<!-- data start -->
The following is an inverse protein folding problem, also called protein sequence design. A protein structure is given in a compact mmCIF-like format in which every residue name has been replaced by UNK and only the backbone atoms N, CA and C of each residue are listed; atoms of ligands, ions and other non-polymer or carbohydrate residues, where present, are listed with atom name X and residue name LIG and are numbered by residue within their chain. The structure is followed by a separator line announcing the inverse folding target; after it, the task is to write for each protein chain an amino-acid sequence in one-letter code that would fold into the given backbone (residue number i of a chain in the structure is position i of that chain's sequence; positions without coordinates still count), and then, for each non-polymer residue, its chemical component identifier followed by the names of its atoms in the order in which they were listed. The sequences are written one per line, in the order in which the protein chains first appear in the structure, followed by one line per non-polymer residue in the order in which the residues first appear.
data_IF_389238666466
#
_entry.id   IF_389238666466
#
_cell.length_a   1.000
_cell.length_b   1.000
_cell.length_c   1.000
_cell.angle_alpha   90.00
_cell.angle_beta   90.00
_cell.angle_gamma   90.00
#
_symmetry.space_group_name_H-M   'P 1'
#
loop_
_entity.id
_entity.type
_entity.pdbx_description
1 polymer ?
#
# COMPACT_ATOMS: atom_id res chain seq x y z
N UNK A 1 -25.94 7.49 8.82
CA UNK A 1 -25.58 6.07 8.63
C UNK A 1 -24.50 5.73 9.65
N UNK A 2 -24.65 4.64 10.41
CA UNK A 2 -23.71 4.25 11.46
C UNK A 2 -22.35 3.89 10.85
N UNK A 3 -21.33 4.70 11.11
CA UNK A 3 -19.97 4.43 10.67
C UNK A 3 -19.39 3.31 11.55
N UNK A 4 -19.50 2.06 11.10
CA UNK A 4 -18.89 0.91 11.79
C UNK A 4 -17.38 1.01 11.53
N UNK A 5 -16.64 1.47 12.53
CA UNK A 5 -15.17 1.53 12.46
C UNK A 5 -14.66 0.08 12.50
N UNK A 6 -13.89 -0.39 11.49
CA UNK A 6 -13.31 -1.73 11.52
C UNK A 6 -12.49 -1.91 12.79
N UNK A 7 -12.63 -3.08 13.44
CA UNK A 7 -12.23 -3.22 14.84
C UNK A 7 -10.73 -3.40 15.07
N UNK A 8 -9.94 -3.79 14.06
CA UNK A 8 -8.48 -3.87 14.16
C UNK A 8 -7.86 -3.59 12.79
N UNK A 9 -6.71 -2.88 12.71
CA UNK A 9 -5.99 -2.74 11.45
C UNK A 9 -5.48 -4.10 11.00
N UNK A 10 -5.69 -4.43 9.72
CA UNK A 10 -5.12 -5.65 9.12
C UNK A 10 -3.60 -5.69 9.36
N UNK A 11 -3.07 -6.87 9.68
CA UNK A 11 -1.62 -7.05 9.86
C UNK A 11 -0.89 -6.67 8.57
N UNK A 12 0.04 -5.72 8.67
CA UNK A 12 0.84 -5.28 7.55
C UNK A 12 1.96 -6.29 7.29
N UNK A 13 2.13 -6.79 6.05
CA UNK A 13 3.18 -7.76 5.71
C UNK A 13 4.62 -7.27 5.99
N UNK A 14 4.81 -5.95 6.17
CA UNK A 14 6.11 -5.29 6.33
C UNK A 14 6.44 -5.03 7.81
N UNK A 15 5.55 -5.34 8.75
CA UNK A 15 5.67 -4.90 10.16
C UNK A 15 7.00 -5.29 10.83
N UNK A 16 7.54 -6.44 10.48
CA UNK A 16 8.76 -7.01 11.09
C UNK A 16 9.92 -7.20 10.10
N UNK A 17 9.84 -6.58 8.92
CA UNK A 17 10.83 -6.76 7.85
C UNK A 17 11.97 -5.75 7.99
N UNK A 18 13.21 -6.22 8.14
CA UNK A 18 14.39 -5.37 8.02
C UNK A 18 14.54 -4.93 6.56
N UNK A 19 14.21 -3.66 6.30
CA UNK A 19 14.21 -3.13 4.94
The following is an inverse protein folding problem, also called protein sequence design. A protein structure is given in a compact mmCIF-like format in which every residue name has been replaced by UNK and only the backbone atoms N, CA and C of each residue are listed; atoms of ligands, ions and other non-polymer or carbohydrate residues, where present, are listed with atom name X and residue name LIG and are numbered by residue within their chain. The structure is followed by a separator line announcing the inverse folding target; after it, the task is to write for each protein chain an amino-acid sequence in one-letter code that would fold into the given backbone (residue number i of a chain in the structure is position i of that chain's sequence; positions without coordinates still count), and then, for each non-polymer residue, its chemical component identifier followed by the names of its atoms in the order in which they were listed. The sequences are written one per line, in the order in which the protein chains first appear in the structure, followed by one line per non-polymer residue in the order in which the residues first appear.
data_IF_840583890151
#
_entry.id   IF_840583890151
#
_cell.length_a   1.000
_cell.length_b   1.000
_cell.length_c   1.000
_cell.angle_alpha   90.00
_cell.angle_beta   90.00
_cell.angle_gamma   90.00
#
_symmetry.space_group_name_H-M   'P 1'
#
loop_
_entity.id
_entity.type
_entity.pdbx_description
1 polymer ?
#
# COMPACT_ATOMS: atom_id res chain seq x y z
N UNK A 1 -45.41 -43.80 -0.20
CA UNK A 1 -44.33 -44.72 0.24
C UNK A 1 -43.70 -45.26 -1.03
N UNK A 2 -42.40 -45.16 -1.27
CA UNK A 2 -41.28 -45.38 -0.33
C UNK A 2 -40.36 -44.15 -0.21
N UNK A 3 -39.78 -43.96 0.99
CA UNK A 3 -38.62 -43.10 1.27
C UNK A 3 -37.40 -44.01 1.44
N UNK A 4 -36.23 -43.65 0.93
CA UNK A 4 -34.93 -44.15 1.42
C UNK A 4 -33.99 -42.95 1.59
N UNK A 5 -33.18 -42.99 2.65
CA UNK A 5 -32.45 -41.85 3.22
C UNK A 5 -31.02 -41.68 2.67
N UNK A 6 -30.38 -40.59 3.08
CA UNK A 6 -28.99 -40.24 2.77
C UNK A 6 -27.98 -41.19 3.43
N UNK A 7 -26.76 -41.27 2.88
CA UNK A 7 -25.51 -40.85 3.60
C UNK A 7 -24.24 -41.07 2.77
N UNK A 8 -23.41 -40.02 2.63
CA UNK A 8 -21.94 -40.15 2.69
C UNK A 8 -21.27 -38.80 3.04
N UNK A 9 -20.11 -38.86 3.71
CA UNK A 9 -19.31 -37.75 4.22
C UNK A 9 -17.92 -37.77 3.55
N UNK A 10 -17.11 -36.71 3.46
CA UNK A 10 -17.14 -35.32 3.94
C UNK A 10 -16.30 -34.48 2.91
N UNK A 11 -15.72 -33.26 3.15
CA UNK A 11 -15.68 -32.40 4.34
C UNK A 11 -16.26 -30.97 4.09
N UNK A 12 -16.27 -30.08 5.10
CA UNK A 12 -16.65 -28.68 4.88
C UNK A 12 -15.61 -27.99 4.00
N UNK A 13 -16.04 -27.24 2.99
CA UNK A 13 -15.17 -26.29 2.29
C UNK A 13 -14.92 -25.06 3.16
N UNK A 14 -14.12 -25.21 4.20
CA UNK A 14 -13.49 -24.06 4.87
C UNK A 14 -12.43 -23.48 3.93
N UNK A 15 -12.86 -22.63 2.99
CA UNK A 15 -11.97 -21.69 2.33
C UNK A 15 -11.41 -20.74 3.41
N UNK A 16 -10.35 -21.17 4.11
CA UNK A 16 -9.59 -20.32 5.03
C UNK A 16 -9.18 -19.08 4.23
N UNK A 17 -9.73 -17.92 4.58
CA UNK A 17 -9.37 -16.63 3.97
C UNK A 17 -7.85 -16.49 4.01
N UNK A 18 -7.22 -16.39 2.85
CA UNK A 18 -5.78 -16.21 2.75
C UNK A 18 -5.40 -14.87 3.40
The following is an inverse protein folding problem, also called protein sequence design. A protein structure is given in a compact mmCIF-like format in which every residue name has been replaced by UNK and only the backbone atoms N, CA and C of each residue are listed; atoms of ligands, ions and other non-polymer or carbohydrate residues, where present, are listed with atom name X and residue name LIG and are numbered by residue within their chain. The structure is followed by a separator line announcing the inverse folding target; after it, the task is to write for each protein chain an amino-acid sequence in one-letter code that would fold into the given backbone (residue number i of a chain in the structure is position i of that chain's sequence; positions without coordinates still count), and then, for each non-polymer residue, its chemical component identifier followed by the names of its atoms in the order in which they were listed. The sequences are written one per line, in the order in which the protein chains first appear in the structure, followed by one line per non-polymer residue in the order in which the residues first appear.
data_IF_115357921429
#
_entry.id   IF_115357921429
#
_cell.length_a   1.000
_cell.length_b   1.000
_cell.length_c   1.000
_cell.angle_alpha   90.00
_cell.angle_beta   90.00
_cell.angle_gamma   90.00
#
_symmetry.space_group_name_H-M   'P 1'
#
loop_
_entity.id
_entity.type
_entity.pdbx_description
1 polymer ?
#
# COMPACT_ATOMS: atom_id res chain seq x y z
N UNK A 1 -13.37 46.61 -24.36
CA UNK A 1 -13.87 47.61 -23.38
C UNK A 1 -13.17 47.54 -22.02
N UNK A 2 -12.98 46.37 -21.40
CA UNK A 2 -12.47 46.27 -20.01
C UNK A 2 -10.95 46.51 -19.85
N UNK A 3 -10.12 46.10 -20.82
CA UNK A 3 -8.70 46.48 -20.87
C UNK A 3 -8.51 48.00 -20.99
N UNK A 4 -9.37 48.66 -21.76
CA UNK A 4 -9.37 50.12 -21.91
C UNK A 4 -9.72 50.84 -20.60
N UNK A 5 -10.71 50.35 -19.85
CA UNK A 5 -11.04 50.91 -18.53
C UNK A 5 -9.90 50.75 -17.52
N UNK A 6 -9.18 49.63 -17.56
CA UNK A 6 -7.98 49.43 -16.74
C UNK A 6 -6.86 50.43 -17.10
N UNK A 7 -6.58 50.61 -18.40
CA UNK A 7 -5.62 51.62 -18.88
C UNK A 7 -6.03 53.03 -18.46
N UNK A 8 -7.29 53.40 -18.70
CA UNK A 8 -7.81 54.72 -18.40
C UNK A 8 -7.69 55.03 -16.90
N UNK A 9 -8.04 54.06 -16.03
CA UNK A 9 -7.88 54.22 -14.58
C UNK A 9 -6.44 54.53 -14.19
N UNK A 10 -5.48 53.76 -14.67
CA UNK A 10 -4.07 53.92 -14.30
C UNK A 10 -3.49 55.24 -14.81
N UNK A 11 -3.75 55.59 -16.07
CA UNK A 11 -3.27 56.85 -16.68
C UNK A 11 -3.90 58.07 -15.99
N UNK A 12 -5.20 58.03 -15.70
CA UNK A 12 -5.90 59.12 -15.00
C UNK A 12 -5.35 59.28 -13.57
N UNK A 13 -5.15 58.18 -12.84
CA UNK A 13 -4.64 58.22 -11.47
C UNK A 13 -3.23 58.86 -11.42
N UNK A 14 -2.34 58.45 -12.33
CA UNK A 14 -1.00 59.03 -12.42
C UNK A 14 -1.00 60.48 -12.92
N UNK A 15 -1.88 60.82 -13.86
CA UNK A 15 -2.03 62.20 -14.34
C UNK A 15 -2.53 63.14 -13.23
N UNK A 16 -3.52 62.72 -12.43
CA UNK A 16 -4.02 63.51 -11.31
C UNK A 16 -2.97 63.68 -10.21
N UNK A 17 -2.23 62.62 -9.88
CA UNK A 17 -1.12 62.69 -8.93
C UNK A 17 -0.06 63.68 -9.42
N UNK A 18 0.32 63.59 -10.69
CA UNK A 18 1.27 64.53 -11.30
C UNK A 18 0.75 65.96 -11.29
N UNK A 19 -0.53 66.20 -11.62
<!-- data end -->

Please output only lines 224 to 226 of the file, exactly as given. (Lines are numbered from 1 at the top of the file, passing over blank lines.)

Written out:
C UNK A 17 -0.06 63.68 -9.42
N UNK A 18 0.32 63.59 -10.69
CA UNK A 18 1.27 64.53 -11.30